I think the key to making money at something is to invest for the long term, be prepared to lose before you win, to put your money where your mouth is and take big risks…

…to an extent.

You probably know about survivorship bias, where you listen to nothing but the tales of success from people who took big risks. There are definitely many, many cases of people taking insane risks, those risks playing out and them making a huge, incredible success of it. In the world of video games, valve deciding to sink all the half life profits into HL2 AND also trying to create a digital distribution store when retail was still all-powerful was an insanely high risk venture. It worked, and the rest is history. Making a game which fits in no established genre such as the Sims or for that matter, ‘Democracy’ is also a big risk. Doing this entails being prepared to be wrong in a BIG way, and lose 100% of your investment.

This is something I am minded off today when reading a very long, depressing and complex email about a renewable energy investment I made that is being held up and rejected by government bureaucracy (with zero cause) which could, theoretically lose me a fair chunk of money. Real actual *OUCH* levels of money. It will be extremely vexing if this is the case. I tolerate that sort of risk, because when investments like that work, they work very well, and the returns are great.

I’m a high-risk investor who is happy to tick the ‘yes I know what I’m doing and may lose it all’ box on a regular basis. I have some money in lithium mines, some in palladium futures, lots in the electric car company ‘Tesla’ and a bunch of robotics and biotech stuff. Some of this has been a huge success. others… not so much. Overall… I think I’m doing well, but you never get to say that until you cash out. I’ve also invested in indie games, both as a publisher (Redshirt, Big Pharma, Political Animals, Shadowhand) and as a passive investor. Some of these made several times my money back, some have lost me money.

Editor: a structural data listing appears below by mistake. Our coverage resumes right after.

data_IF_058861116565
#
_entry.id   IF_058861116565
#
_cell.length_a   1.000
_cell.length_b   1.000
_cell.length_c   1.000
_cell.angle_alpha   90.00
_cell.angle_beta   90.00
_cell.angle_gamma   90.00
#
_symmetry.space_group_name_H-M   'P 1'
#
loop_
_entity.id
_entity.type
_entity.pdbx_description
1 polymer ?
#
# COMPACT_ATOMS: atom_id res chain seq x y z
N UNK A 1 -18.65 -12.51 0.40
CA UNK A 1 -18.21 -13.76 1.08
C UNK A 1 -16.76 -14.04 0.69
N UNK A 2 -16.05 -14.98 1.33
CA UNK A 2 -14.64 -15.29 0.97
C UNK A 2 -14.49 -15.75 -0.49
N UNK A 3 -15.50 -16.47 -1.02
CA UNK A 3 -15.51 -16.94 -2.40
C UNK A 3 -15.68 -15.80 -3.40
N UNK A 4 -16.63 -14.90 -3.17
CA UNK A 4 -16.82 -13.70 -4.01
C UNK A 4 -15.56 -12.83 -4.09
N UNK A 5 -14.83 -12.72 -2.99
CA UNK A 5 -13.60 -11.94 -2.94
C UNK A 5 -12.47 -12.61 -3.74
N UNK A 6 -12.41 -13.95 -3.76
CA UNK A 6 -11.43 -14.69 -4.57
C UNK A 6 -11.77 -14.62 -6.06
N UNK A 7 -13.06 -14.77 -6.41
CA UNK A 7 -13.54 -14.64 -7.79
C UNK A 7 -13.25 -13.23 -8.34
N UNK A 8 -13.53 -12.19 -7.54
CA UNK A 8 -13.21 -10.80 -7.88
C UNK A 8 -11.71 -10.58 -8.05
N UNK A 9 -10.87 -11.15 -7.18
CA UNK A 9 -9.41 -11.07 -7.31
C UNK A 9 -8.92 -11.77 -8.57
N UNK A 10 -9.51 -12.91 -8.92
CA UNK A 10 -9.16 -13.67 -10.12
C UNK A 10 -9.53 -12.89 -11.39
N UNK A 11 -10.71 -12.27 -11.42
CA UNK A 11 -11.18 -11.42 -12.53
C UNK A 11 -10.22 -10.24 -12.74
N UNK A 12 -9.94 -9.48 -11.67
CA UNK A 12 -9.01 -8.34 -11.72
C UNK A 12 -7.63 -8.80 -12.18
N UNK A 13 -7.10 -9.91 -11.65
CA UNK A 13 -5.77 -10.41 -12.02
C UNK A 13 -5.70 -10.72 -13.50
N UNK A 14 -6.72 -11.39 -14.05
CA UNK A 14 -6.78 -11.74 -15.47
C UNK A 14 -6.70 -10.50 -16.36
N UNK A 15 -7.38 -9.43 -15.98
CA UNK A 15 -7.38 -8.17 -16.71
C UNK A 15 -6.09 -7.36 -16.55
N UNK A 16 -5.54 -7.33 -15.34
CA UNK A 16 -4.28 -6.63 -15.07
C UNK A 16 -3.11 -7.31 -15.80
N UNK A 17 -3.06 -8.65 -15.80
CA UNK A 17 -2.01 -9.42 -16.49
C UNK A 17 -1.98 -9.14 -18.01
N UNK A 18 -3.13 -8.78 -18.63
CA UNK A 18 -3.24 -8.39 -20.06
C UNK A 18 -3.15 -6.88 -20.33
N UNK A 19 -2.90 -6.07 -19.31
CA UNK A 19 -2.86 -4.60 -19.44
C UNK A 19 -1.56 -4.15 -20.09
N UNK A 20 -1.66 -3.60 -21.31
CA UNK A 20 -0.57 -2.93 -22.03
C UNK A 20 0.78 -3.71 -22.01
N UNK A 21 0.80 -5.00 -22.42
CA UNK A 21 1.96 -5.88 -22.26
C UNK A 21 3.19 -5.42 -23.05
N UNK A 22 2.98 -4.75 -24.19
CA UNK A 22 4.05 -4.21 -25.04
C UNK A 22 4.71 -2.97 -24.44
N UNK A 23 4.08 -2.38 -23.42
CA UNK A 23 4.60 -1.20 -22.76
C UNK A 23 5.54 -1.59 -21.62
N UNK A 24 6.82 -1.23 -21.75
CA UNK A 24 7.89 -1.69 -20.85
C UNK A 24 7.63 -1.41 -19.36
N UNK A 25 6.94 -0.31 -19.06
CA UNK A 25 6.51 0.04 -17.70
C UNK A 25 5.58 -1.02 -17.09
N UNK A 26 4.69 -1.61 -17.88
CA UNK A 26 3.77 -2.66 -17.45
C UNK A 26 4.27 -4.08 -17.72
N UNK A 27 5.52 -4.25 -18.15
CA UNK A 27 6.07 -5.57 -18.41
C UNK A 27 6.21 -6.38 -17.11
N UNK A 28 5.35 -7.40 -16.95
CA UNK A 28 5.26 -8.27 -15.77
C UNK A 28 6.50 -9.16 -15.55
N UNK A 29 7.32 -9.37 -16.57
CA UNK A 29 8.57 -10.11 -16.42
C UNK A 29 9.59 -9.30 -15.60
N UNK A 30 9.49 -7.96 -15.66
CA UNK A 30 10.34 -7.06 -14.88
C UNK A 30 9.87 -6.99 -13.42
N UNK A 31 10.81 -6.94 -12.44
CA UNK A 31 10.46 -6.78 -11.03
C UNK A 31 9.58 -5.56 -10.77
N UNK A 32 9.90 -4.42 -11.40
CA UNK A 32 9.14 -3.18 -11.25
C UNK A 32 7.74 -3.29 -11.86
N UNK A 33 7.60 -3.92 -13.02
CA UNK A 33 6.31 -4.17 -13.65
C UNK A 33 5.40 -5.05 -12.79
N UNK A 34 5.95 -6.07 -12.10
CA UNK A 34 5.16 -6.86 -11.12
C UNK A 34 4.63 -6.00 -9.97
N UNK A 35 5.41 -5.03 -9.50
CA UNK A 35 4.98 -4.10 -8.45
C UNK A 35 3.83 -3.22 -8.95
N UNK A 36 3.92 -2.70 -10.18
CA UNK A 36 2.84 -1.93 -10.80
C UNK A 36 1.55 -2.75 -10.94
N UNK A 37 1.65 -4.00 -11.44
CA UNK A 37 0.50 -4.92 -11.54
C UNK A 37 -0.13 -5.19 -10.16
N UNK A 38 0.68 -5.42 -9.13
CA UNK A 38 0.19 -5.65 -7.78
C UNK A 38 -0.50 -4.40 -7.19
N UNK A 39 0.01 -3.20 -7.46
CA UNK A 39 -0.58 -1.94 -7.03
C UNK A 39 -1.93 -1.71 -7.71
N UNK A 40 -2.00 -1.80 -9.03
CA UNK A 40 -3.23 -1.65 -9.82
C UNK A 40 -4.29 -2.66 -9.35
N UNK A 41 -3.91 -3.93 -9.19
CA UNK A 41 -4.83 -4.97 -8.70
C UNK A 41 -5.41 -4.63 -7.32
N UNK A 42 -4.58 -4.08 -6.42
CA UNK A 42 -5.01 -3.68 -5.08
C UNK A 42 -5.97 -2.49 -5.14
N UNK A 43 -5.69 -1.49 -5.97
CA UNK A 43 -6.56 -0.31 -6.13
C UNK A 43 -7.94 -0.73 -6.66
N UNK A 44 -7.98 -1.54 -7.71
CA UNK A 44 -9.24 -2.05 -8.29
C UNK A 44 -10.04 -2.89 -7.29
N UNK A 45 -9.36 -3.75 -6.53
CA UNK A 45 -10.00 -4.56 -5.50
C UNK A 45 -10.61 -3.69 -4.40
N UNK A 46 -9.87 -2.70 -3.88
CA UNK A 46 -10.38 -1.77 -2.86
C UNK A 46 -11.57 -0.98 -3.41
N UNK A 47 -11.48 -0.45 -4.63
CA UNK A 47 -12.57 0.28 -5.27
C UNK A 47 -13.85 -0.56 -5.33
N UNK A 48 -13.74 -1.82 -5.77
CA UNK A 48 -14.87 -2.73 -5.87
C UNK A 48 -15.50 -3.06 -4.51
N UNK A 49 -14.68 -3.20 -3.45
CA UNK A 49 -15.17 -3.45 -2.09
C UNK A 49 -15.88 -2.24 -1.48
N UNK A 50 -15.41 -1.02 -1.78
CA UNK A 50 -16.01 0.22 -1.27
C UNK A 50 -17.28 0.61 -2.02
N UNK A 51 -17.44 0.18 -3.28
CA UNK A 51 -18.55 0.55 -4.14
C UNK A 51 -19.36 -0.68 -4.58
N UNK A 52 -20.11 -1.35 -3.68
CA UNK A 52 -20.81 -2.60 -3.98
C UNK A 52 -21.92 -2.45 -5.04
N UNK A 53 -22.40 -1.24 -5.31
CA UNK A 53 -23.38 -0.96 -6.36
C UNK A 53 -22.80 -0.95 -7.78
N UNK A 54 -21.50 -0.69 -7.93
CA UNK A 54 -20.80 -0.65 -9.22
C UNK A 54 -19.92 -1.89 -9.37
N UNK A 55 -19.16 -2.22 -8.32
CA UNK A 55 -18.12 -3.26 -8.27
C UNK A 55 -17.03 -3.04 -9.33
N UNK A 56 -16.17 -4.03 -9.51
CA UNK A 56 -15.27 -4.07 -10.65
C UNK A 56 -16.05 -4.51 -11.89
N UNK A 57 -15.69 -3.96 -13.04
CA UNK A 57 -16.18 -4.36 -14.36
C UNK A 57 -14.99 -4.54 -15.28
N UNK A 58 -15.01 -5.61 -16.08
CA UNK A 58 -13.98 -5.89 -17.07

And right now…as I type this I have two CFDs (very short term bets) on Tesla, both of which I am DOWN on, and both of which cost me money each day just to keep the bet running. I have made 37 consecutive profitable trades doing this, but may be close to coming unstuck on these two. Only time will tell. You can probably understand why I thought I couldn’t lose: (The loss calls still make a profit, just at the lower range of my position)

The trick is… I’m never betting the farm. Do not bet the farm. Ever. I’m not even betting a small barn from the farm.

Don’t think I’m not tempted. I’ve seen stock market trades, AND video games, where I’ve thought ‘LOL, this is easy money. I should sell the house, car and liquidate everything else to really max out this sure thing’. Sometimes those trades shoot way up, and I hate myself for being such a coward. Sometimes they go up a bit. Very, very rarely, they crash like a meteorite. The end result of my level of caution is that I’m not a billionaire, but I’m not in the gutter either. This is a *good thing*.